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Preserving American food traditions: the food of a younger land

Nov. 16, 2009

by intern Catherine King

I am constantly curious about what other people are eating. After friends return from traveling, I want to hear about their favorite meal of the trip. If I call my mom at dinnertime, I want to know what she’s cooking. When I ran into a good friend shortly after she crossed the finish-line of the New York Marathon, I couldn’t resist asking for details on her pre-race meal, even as she stood doubled-over nursing a cramp. My friends and co-workers know that any mention of an interesting meal could illicit a number of follow-up questions from my end. I just can’t help myself… When it comes to food, I have a curious mind.

So when I came across Mark Kurlansky’s The Food of a Younger Land, based on the food traditions of the America my grandmothers grew up in, I felt I was the perfect audience. The collection of essays aims to be a portrait of American eating before our highways, chain restaurants and industrial farming made many of our dining habits homogeneous. And while I would disagree with Kurlansky’s perspective that our food traditions have all but disappeared, I won’t dispute the point that regional food is now something to be sought out; often buried under generic strip malls filled with Panera Bread, Chili’s and Chipotle. The many traditions that make up American eating have unquestionably evolved, and The Food of a Younger Land is an interesting reflection on where we’ve been.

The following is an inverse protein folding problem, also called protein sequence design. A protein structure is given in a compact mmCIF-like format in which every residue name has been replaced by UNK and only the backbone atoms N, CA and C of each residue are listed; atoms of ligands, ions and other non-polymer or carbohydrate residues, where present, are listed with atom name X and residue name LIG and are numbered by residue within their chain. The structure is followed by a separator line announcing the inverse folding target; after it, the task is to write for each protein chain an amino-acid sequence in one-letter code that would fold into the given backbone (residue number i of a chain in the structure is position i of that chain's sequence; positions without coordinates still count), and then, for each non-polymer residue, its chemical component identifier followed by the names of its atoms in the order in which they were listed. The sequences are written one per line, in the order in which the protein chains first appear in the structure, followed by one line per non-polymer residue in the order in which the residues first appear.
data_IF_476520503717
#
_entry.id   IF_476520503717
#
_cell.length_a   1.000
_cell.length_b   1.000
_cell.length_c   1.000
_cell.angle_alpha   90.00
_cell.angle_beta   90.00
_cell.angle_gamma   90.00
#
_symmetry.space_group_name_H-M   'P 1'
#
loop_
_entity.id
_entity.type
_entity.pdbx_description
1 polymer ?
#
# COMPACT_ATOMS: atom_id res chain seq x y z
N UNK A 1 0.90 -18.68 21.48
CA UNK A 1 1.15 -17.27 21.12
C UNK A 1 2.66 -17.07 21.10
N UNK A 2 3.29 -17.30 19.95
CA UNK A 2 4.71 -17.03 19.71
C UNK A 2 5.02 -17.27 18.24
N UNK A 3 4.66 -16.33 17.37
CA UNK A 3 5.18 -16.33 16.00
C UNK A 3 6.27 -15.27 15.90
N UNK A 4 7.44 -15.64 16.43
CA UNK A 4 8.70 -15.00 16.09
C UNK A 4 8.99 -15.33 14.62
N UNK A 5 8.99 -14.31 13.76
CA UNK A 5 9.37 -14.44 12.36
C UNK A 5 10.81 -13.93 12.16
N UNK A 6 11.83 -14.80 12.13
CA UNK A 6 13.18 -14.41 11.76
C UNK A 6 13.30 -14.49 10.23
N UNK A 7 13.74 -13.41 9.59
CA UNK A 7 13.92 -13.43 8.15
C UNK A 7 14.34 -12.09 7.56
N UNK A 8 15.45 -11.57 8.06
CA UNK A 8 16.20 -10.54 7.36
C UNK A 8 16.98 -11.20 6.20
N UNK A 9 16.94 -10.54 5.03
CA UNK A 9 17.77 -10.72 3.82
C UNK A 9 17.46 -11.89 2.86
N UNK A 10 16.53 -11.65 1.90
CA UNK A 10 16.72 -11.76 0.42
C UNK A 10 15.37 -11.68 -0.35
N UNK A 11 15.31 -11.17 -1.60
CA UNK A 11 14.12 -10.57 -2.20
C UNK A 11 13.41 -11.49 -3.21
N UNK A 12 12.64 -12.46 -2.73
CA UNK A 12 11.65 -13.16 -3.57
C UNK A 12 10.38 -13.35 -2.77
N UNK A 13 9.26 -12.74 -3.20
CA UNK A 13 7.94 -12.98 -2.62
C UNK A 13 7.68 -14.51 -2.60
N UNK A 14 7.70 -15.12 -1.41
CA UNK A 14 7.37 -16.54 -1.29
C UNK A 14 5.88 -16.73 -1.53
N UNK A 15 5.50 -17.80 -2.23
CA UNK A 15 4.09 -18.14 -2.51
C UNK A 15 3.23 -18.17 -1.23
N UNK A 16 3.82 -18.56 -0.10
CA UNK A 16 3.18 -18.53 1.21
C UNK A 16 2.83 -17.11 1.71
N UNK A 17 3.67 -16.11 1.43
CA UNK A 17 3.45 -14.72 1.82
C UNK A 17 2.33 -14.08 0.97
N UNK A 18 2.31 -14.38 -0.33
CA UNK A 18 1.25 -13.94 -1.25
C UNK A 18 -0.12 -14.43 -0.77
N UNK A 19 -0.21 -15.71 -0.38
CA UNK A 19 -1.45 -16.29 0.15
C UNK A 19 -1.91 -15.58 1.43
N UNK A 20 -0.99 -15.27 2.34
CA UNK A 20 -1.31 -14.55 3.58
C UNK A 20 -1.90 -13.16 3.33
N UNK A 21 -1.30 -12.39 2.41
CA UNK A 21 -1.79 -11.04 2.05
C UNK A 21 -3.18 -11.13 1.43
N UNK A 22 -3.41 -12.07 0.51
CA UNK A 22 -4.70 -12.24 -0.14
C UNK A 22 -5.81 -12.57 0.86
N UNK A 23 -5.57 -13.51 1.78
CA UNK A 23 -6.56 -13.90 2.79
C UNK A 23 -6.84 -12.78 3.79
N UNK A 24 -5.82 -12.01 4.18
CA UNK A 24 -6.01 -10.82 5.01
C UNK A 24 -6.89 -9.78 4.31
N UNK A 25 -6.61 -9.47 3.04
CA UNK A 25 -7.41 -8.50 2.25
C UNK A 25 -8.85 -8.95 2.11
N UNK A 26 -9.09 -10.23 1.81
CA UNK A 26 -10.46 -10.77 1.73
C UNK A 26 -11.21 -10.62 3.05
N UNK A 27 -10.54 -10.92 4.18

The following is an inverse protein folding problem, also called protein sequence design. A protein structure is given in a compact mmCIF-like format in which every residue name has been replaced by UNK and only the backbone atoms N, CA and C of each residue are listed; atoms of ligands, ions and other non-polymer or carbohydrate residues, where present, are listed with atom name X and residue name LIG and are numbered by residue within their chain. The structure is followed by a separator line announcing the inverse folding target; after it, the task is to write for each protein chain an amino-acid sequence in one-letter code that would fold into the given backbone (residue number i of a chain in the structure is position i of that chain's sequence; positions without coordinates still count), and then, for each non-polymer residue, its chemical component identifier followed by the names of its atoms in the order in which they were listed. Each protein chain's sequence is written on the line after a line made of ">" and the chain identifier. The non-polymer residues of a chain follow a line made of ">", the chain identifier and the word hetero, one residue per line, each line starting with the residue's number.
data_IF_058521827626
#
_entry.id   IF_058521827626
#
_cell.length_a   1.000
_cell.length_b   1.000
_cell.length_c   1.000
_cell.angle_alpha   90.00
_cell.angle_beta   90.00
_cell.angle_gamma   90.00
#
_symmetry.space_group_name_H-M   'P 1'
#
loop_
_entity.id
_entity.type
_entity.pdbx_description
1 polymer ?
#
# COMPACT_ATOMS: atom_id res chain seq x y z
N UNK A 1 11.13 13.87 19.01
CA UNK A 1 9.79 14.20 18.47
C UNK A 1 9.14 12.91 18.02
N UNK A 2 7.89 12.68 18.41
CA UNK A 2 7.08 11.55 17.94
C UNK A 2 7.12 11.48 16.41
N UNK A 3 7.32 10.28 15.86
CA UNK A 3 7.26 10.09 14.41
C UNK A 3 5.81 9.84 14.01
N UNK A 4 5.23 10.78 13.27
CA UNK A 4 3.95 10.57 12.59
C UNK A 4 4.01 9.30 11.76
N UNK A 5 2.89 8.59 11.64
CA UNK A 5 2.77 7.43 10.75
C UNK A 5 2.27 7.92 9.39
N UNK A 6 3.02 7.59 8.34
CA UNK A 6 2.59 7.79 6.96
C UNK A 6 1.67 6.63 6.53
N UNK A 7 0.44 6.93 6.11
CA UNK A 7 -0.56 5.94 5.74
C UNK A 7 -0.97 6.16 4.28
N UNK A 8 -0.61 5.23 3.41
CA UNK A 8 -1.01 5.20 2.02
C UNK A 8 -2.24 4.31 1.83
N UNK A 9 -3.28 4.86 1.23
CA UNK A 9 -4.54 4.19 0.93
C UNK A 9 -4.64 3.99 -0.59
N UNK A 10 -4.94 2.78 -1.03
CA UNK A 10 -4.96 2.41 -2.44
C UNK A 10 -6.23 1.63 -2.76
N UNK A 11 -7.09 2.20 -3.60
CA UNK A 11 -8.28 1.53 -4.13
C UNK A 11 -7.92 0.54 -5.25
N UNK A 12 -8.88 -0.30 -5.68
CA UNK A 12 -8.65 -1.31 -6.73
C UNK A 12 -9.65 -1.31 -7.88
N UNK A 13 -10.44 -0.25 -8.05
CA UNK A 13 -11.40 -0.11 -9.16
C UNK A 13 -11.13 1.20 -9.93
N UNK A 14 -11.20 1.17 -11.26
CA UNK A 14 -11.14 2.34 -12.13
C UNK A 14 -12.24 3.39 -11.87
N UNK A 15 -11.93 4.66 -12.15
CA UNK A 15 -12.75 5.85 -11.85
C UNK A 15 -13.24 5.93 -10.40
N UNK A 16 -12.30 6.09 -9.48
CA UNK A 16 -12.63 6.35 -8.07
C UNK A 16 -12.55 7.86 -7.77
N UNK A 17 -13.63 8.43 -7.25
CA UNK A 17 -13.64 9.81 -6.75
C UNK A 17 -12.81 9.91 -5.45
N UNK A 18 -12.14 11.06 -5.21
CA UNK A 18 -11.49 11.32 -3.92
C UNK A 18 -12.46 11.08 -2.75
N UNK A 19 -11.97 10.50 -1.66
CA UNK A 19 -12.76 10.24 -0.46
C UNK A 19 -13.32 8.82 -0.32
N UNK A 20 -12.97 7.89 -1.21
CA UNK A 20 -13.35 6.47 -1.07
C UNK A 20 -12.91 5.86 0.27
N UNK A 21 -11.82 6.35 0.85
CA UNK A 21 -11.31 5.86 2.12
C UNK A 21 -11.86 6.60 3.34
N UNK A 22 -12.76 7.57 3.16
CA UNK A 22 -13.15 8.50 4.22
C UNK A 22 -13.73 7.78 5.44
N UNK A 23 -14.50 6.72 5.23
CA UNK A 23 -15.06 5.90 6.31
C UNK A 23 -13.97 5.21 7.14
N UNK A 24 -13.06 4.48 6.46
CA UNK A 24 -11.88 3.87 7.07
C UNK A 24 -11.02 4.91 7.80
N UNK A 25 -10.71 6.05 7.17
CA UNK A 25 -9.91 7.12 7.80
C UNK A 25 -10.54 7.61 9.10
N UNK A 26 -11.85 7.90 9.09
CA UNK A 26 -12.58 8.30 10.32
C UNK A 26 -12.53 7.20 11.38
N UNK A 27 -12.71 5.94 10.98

Following his earlier food explorations, Salt and Cod, Kurlansky’s newest came together by chance. While doing research on another book, he stumbled across hundreds of unpublished essays by the Federal Writer’s Project (FWP), a depression-era employment agency created by the Works Progress Administration. The essays were meant to be published as a collective guide to regional American food, America Eats. But just as writers were sending in finished (or unfinished) pieces in December 1941, bombs rained on Pearl Harbor and the country went to war. Funding for the FWP dried up and the project dissolved before the America Eats essays could be edited or published.





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